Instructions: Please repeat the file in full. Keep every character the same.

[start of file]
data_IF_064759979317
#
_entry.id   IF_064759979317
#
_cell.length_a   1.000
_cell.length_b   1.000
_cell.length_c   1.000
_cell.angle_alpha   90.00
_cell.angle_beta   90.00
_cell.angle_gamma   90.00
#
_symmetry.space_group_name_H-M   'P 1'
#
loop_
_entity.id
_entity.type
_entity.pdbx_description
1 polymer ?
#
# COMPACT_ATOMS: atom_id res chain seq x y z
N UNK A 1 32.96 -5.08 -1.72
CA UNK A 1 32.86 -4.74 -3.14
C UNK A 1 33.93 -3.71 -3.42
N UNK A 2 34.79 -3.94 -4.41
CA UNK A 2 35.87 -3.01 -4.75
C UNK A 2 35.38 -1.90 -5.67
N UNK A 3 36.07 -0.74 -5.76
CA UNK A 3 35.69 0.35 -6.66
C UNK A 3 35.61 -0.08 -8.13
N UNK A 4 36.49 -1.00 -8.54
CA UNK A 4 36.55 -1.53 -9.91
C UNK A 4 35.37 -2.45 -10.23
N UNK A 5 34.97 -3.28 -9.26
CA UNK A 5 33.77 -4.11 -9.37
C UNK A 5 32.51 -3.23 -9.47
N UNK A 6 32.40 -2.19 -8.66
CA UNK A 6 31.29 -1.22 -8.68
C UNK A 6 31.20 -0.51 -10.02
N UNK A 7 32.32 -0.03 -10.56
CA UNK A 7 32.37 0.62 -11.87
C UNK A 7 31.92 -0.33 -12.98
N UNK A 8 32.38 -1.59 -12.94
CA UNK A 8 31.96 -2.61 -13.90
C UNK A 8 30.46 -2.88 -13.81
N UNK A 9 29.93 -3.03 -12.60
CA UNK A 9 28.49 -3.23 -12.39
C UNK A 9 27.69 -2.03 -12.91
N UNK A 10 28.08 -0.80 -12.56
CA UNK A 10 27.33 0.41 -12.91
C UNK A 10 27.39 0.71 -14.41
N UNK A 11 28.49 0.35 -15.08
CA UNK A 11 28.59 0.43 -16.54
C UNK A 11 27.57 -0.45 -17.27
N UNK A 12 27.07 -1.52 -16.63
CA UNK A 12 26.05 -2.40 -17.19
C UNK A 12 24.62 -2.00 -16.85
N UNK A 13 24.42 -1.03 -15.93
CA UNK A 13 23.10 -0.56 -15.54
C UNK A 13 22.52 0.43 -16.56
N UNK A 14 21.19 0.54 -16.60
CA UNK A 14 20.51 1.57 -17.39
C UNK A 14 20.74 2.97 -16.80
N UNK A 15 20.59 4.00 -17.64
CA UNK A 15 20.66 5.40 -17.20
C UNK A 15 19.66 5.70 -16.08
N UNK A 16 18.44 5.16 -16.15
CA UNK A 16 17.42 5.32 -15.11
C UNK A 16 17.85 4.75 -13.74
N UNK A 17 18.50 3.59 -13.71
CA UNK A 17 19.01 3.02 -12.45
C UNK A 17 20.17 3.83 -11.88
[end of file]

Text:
data_IF_064759979317
#
_entry.id   IF_064759979317
#
_cell.length_a   1.000
_cell.length_b   1.000
_cell.length_c   1.000
_cell.angle_alpha   90.00
_cell.angle_beta   90.00
_cell.angle_gamma   90.00
#
_symmetry.space_group_name_H-M   'P 1'
#
loop_
_entity.id
_entity.type
_entity.pdbx_description
1 polymer ?
#
# COMPACT_ATOMS: atom_id res chain seq x y z
N UNK A 1 32.96 -5.08 -1.72
CA UNK A 1 32.86 -4.74 -3.14
C UNK A 1 33.93 -3.71 -3.42
N UNK A 2 34.79 -3.94 -4.41
CA UNK A 2 35.87 -3.01 -4.75
C UNK A 2 35.38 -1.90 -5.67
N UNK A 3 36.07 -0.74 -5.76
CA UNK A 3 35.69 0.35 -6.66
C UNK A 3 35.61 -0.08 -8.13
N UNK A 4 36.49 -1.00 -8.54
CA UNK A 4 36.55 -1.53 -9.91
C UNK A 4 35.37 -2.45 -10.23
N UNK A 5 34.97 -3.28 -9.26
CA UNK A 5 33.77 -4.11 -9.37
C UNK A 5 32.51 -3.23 -9.47
N UNK A 6 32.40 -2.19 -8.66
CA UNK A 6 31.29 -1.22 -8.68
C UNK A 6 31.20 -0.51 -10.02
N UNK A 7 32.32 -0.03 -10.56
CA UNK A 7 32.37 0.62 -11.87
C UNK A 7 31.92 -0.33 -12.98
N UNK A 8 32.38 -1.59 -12.94
CA UNK A 8 31.96 -2.61 -13.90
C UNK A 8 30.46 -2.88 -13.81
N UNK A 9 29.93 -3.03 -12.60
CA UNK A 9 28.49 -3.23 -12.39
C UNK A 9 27.69 -2.03 -12.91
N UNK A 10 28.08 -0.80 -12.56
CA UNK A 10 27.33 0.41 -12.91
C UNK A 10 27.39 0.71 -14.41
N UNK A 11 28.49 0.35 -15.08
CA UNK A 11 28.59 0.43 -16.54
C UNK A 11 27.57 -0.45 -17.27
N UNK A 12 27.07 -1.52 -16.63
CA UNK A 12 26.05 -2.40 -17.19
C UNK A 12 24.62 -2.00 -16.85
N UNK A 13 24.42 -1.03 -15.93
CA UNK A 13 23.10 -0.56 -15.54
C UNK A 13 22.52 0.43 -16.56
N UNK A 14 21.19 0.54 -16.60
CA UNK A 14 20.51 1.57 -17.39
C UNK A 14 20.74 2.97 -16.80
N UNK A 15 20.59 4.00 -17.64
CA UNK A 15 20.66 5.40 -17.20
C UNK A 15 19.66 5.70 -16.08
N UNK A 16 18.44 5.16 -16.15
CA UNK A 16 17.42 5.32 -15.11
C UNK A 16 17.85 4.75 -13.74
N UNK A 17 18.50 3.59 -13.71
CA UNK A 17 19.01 3.02 -12.45
C UNK A 17 20.17 3.83 -11.88